I am not an envious person, but there have been times before a long-haul flight when I would have killed to have a seat row with a number less than 20.
I am not an envious person, but there have been times before a long-haul flight when I would have killed to have a seat row with a number less than 20. Supplied

Business Class: How the other half flies

THE woman in the next door cubicle had on leopard skin tights and a 'Hello Kitty' singlet, two sizes too small.

She looked like she was heading to the gym, except for her bed socks.

She summoned the attendant and asked for an extra blanket and a softer pillow. Ten minutes later she flagged down another attendant complaining of cramped calves.

A third attendant, the most senior, was summoned and was advised that the (expletive) airline should improve its (expletive) standards.

I looked around. Serene people were stretched out flat under soft duvets, or upright quietly tapping keyboards. They had dined on pan-fried salmon and crispy triple-cooked black Angus short ribs, washed down with a French chardonnay, followed by vintage port and pralines.

They had leg room, pods of privacy, no more than four seats to a row and attendants who greeted them by name. It seemed ironic.

Back in economy class, a young mother was doubtlessly wrestling with an infant on her lap, caught between a chattering maven and a man with flatulence.

I am not an envious person, but there have been times before a long-haul flight when I would have killed to have a seat row with a number less than 20.

The prospect of battling for knee space with a bulging seat pocket, or a sweaty neighbour for 13 hours is never appealing. According to one study the experience is made worse by filing past those already sipping champagne and plumping up their pillows for the night. It's hard not to covet riches.

I was in my early twenties when I first flew BC.

An airline wanted to promote its new service to Sydney and a group of journalists was invited to join the inaugural flight.

The most seasoned of the invited hacks - a well-known business writer fuelled by alcohol - was seated next to me. While I avidly listened to the safety instructions, she downed her third champagne.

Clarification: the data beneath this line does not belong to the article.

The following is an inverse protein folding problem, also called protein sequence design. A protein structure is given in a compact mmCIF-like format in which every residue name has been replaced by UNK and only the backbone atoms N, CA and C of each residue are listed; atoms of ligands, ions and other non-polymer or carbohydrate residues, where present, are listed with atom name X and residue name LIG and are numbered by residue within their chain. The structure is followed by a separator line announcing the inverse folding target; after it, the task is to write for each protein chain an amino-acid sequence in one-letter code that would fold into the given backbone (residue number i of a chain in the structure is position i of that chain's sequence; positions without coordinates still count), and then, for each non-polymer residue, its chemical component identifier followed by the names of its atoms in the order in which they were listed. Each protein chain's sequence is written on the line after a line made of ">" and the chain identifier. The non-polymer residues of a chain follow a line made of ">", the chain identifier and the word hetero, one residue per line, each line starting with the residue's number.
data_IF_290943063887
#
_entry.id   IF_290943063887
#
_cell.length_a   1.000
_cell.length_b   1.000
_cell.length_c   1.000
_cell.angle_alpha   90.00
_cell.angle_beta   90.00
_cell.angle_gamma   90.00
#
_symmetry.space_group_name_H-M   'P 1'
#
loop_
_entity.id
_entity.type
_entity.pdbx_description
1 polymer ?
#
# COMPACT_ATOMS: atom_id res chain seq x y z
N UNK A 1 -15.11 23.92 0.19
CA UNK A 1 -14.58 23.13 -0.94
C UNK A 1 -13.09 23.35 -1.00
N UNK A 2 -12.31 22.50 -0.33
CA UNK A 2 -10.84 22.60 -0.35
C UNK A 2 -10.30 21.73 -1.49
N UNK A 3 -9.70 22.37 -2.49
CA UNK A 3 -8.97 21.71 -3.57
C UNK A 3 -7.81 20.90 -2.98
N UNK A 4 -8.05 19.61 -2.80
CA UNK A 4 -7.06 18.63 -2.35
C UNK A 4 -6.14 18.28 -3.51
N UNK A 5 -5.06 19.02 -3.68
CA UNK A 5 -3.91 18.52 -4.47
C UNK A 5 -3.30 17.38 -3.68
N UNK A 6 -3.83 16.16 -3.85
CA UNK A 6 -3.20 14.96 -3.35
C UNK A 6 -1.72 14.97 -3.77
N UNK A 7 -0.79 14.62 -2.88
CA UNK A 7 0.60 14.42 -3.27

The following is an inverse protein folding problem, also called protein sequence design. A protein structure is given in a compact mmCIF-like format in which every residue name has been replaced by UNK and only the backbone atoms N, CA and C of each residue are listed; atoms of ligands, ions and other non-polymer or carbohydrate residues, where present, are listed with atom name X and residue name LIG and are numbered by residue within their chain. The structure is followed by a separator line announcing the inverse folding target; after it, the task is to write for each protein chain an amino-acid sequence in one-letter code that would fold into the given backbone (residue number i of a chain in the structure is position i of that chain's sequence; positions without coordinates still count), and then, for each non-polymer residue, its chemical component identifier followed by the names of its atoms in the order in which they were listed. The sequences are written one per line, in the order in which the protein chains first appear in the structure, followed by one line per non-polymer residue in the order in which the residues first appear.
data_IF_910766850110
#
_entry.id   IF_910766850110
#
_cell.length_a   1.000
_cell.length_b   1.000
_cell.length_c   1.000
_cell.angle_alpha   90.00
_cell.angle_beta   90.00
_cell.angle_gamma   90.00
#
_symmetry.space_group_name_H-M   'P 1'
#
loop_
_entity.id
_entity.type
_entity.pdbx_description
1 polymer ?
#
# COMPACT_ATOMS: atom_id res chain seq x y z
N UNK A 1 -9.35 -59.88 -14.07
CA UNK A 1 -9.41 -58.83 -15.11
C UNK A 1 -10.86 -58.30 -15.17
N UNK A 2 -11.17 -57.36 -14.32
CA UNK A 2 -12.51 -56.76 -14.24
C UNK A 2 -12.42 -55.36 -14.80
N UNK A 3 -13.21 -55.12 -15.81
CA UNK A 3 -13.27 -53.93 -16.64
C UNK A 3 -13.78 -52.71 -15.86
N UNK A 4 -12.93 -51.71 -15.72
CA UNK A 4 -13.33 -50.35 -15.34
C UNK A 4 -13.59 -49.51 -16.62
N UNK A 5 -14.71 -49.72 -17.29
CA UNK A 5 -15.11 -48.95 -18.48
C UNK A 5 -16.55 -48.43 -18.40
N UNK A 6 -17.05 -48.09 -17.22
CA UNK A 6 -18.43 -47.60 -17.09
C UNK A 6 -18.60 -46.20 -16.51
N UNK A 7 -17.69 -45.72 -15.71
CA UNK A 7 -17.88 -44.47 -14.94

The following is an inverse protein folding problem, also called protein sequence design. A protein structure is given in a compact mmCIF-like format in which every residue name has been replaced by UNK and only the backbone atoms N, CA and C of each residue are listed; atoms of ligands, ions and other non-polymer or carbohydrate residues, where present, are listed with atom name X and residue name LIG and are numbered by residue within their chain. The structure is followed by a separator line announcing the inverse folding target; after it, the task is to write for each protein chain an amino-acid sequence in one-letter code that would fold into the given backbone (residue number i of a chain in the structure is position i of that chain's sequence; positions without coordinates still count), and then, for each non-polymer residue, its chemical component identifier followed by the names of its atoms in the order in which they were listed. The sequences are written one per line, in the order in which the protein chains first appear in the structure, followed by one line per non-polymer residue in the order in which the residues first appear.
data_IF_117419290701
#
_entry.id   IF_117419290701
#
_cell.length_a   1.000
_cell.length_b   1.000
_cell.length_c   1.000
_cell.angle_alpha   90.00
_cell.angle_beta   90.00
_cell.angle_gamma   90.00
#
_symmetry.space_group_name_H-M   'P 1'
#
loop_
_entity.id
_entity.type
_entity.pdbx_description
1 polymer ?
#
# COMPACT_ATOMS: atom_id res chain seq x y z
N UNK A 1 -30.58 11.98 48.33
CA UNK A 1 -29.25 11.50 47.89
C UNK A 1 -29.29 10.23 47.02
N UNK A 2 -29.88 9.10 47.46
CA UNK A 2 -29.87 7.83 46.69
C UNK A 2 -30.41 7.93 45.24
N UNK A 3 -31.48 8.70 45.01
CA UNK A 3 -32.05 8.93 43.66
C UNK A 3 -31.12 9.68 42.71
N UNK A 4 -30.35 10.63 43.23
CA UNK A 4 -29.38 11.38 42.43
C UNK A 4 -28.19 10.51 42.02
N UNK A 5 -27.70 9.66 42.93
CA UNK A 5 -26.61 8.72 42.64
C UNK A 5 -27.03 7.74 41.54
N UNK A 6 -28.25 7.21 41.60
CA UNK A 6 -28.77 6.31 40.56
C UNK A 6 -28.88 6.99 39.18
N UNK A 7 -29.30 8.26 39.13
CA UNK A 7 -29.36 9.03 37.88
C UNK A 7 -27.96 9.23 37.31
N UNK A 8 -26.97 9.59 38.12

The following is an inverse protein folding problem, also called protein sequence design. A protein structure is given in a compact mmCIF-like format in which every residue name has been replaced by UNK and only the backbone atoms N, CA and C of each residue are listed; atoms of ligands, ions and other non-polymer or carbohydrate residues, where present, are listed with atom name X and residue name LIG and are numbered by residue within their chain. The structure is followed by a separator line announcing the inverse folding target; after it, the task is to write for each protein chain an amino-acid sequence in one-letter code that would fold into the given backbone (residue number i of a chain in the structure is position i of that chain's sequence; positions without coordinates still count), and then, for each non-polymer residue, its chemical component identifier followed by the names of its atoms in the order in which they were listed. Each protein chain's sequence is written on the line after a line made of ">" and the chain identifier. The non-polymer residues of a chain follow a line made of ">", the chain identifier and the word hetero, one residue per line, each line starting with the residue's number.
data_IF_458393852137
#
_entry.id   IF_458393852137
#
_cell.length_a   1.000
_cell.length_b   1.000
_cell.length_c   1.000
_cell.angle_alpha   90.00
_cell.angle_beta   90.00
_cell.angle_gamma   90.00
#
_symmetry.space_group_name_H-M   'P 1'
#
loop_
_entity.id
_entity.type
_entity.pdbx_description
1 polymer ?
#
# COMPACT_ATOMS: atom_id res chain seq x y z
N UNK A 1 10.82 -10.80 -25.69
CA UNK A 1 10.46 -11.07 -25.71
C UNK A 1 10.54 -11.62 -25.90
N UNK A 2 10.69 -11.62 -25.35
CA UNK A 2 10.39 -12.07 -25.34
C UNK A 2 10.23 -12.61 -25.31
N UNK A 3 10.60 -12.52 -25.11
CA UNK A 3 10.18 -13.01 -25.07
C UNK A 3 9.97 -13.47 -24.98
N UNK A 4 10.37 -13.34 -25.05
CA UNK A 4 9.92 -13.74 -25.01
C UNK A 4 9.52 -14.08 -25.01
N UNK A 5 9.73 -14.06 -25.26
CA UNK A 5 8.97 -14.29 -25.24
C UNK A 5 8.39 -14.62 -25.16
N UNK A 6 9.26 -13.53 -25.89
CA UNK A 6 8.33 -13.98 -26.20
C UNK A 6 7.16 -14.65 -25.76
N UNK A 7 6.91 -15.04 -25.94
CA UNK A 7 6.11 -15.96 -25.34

She fell asleep before we left the tarmac and didn't wake until we touched down. The next morning, she missed the return flight.

A few days later, a story appeared under her byline raving about the service, the food and the sleep-inducing seats.

In the 50 or so years since, I estimate I have circumnavigated the globe at least three dozen times, but I have travelled BC less than a handful of those. I am always excited, even by the goody bags that contain tiny toothbrushes, skin products, eye masks and soft socks.

Apparently, in first class - where I have never been - they also throw in jimjams.

You can spot the regular high fliers. They dress down, rather than up.

Armani jeans and crisp shirts are the mode de rigueur. Casual but always tasteful.

Qantas recently introduced a dress code for its BC lounges, at the request of other lounge users, banning jandals, boardshorts and crop tops.

On another of my BC trips - again with a bunch of hacks - we were advised by the tour organiser to dress smartly to guarantee we would be upgraded.

One of the party must have missed the memo and arrived wearing a woollen sweater, a battered backpack and trackies with dog hairs. We formed a tight circle around her as we shuffled past the check-in desk.

Stories abound about bad behaviour in BC. Drinking, demanding special services and general boorishness are widely reported.

US psychologist Paul Piff, who studies social hierarchy, has coined the term the "Asshole Effect", which means the richer people are, the ruder they can be. Witness Korean Air heiress Cho Hyun-ah, who forced a plane to return to the gate when her nuts were delivered in a bag rather than a bowl.

Apart from the potty-mouthed woman in the animal print tights, I have experienced the opposite.

On one flight from Hong Kong to Auckland, when my husband and I were seated in separate rows, my nearest neighbour - a rich-lister - insisted on swapping seats so we could be together.

Tempting as it is to upgrade, however, most of us will never experience how the other half flies unless we win the lottery. Less than 10 per cent of travellers fly premium class. Most are business people or the SKI set - baby boomers spending the kids' inheritance.

10 reasons to upgrade

1. Business lounges. Like private clubs. Hot showers, hairdryers, unlimited food and drink. Quiet.
2. No queues anywhere. Even at the toilets.
3. Flat beds. No more screwed backs.
4. Fast service. No waiting for the food trolley to find they no longer have your choice.
5. No obvious barf bags.
6. Wide screens and headsets that block out noise.
7. Breakfast wake-up calls. Truly. You can sleep through the night.
8. Goody bags.
9. Luggage art. Mainly Louis Vuitton.
10. White linen tray cloths and warm nuts in a bowl.

Venetia Sherson travelled Business Class to London on Cathay Pacific.

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